It’s all earnest but familiar territory for any emerging J-pop act. What makes the group stand out from its peers, though, is the company behind it. NiziU is part of JYP Entertainment Corp., one of South Korea’s largest music conglomerates, and it’s behind big-time groups like Twice, Itzy and Stray Kids. NiziU is part of a strategy dubbed “K-pop 3.0,” which aims for “globalization by localization.”
The strategy isn’t unique to JYP, either. Japanese boy band JO1 was formed from a TV show put on by the Korean entertainment company CJ ENM. JO1 (pronounced Jay-Oh-One) brings an unmistakable K-pop aesthetic and sound to everything it does, while HYBE Labels — the new moniker adopted by Big Hit Entertainment, who is behind the most successful Asian pop group of all time, BTS — is also working on various acts “who will start in Japan and go on to perform on the world stage.”
After establishing K-pop as Asia’s dominant musical force, South Korean companies are increasingly looking to establish a greater foothold in the highly lucrative Japanese market.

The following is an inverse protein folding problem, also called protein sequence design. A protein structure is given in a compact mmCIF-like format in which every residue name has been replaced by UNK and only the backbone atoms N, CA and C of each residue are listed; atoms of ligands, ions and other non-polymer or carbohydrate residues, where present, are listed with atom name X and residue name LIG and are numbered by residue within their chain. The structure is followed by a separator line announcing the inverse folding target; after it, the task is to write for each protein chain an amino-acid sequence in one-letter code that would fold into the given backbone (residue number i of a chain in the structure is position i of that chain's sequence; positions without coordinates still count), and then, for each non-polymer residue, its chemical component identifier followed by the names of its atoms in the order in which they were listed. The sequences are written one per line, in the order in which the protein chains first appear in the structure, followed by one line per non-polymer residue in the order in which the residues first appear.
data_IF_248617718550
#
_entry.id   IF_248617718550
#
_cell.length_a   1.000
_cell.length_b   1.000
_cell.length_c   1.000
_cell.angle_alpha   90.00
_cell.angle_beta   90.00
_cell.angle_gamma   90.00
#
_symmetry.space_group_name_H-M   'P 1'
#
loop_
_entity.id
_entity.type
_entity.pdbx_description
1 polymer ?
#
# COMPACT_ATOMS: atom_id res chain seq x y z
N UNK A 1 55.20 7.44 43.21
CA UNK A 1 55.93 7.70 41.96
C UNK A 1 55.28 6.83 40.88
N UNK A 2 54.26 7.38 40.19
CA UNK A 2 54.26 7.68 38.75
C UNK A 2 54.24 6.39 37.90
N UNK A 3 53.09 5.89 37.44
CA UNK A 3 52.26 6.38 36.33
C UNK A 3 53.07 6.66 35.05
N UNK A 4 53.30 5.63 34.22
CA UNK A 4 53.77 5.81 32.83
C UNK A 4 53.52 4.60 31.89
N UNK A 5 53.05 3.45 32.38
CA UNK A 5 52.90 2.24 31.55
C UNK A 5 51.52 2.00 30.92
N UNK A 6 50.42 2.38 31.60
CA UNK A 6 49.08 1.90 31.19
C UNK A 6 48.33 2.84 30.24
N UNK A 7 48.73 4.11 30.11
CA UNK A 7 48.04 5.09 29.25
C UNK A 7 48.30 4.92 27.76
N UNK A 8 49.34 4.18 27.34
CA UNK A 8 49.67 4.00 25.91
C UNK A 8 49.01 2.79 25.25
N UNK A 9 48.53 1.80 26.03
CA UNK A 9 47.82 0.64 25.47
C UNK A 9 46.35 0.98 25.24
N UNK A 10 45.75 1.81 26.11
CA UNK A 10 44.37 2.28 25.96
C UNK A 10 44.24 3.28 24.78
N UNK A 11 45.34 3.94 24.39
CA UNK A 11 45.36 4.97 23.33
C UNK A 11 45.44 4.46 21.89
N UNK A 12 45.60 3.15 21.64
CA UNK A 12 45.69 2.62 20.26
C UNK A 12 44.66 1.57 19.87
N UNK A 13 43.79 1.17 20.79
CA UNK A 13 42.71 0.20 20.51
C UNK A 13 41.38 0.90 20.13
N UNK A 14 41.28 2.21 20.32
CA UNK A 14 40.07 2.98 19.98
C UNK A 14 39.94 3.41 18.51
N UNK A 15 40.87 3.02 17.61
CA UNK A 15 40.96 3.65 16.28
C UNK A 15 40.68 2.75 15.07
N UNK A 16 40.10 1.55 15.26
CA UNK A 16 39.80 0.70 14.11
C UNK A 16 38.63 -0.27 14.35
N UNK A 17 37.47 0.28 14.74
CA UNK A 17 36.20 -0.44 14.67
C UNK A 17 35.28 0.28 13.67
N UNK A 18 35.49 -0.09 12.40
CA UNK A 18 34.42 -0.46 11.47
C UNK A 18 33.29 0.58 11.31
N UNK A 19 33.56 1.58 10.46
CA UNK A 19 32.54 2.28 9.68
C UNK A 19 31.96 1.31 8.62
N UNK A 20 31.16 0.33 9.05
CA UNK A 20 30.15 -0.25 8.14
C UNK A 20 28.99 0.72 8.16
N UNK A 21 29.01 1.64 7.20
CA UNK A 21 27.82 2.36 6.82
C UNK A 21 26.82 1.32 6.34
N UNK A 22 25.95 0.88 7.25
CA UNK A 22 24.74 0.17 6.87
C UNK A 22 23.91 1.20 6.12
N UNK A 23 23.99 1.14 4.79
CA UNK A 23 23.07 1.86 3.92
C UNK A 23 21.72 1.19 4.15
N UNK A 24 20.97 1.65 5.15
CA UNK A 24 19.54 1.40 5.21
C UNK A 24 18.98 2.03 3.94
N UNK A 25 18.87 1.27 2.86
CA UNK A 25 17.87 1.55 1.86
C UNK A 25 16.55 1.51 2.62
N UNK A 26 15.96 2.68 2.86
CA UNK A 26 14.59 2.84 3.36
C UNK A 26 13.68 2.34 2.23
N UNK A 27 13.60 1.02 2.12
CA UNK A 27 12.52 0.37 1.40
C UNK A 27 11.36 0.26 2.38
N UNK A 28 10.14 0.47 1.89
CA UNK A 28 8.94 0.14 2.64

“Due to its relatively small market, South Korea and its business sector in general has traditionally been very export-oriented, and the music industry is no exception,” says Chang Dong-woo, a writer for South Korea’s Yonhap News Agency who previously covered the culture beat and has written about this expansion overseas. “While the export component of K-pop has mostly been around Korean acts releasing albums overseas and touring, larger agencies with deep pockets have taken shots at establishing new acts outside of Korea in recent years.”